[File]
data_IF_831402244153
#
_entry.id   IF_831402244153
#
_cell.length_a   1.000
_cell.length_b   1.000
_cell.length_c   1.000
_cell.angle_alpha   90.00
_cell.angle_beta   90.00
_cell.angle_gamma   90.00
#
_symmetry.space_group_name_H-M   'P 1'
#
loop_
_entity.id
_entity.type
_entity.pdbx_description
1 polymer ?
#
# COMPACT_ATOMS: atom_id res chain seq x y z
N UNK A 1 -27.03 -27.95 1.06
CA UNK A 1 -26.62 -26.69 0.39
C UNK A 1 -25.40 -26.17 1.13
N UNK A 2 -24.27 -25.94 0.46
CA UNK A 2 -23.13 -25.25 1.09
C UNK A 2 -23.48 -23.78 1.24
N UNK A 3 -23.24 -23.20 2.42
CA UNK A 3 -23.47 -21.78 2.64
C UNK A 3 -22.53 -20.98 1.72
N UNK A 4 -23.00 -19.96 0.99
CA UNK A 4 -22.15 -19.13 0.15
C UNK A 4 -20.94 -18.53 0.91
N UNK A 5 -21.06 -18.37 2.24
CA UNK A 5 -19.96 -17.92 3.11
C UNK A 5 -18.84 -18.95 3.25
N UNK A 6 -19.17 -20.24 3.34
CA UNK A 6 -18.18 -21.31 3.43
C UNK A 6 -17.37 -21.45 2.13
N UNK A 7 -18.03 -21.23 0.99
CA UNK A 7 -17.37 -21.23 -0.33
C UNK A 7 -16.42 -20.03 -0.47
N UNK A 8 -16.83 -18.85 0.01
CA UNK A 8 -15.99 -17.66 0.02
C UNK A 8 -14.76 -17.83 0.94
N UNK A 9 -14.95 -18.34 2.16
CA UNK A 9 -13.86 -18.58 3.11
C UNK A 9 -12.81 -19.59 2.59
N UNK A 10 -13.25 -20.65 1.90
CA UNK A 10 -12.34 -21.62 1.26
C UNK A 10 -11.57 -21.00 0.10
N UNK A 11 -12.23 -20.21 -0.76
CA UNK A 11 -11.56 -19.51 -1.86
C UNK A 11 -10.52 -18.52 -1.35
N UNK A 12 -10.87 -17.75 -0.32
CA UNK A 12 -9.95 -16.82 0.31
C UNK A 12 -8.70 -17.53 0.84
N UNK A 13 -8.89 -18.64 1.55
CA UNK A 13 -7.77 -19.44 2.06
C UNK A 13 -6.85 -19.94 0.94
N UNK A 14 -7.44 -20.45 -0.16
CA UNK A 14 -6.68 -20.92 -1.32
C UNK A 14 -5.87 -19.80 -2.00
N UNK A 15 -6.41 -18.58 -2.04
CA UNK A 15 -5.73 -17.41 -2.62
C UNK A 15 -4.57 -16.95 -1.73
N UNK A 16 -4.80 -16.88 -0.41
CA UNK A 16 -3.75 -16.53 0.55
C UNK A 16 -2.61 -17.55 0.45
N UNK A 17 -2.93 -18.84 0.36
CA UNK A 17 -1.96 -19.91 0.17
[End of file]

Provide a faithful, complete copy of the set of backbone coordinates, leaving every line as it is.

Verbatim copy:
data_IF_831402244153
#
_entry.id   IF_831402244153
#
_cell.length_a   1.000
_cell.length_b   1.000
_cell.length_c   1.000
_cell.angle_alpha   90.00
_cell.angle_beta   90.00
_cell.angle_gamma   90.00
#
_symmetry.space_group_name_H-M   'P 1'
#
loop_
_entity.id
_entity.type
_entity.pdbx_description
1 polymer ?
#
# COMPACT_ATOMS: atom_id res chain seq x y z
N UNK A 1 -27.03 -27.95 1.06
CA UNK A 1 -26.62 -26.69 0.39
C UNK A 1 -25.40 -26.17 1.13
N UNK A 2 -24.27 -25.94 0.46
CA UNK A 2 -23.13 -25.25 1.09
C UNK A 2 -23.48 -23.78 1.24
N UNK A 3 -23.24 -23.20 2.42
CA UNK A 3 -23.47 -21.78 2.64
C UNK A 3 -22.53 -20.98 1.72
N UNK A 4 -23.00 -19.96 0.99
CA UNK A 4 -22.15 -19.13 0.15
C UNK A 4 -20.94 -18.53 0.91
N UNK A 5 -21.06 -18.37 2.24
CA UNK A 5 -19.96 -17.92 3.11
C UNK A 5 -18.84 -18.95 3.25
N UNK A 6 -19.17 -20.24 3.34
CA UNK A 6 -18.18 -21.31 3.43
C UNK A 6 -17.37 -21.45 2.13
N UNK A 7 -18.03 -21.23 0.99
CA UNK A 7 -17.37 -21.23 -0.33
C UNK A 7 -16.42 -20.03 -0.47
N UNK A 8 -16.83 -18.85 0.01
CA UNK A 8 -15.99 -17.66 0.02
C UNK A 8 -14.76 -17.83 0.94
N UNK A 9 -14.95 -18.34 2.16
CA UNK A 9 -13.86 -18.58 3.11
C UNK A 9 -12.81 -19.59 2.59
N UNK A 10 -13.25 -20.65 1.90
CA UNK A 10 -12.34 -21.62 1.26
C UNK A 10 -11.57 -21.00 0.10
N UNK A 11 -12.23 -20.21 -0.76
CA UNK A 11 -11.56 -19.51 -1.86
C UNK A 11 -10.52 -18.52 -1.35
N UNK A 12 -10.87 -17.75 -0.32
CA UNK A 12 -9.95 -16.82 0.31
C UNK A 12 -8.70 -17.53 0.84
N UNK A 13 -8.89 -18.64 1.55
CA UNK A 13 -7.77 -19.44 2.06
C UNK A 13 -6.85 -19.94 0.94
N UNK A 14 -7.44 -20.45 -0.16
CA UNK A 14 -6.68 -20.92 -1.32
C UNK A 14 -5.87 -19.80 -2.00
N UNK A 15 -6.41 -18.58 -2.04
CA UNK A 15 -5.73 -17.41 -2.62
C UNK A 15 -4.57 -16.95 -1.73
N UNK A 16 -4.80 -16.88 -0.41
CA UNK A 16 -3.75 -16.53 0.55
C UNK A 16 -2.61 -17.55 0.45
N UNK A 17 -2.93 -18.84 0.36
CA UNK A 17 -1.96 -19.91 0.17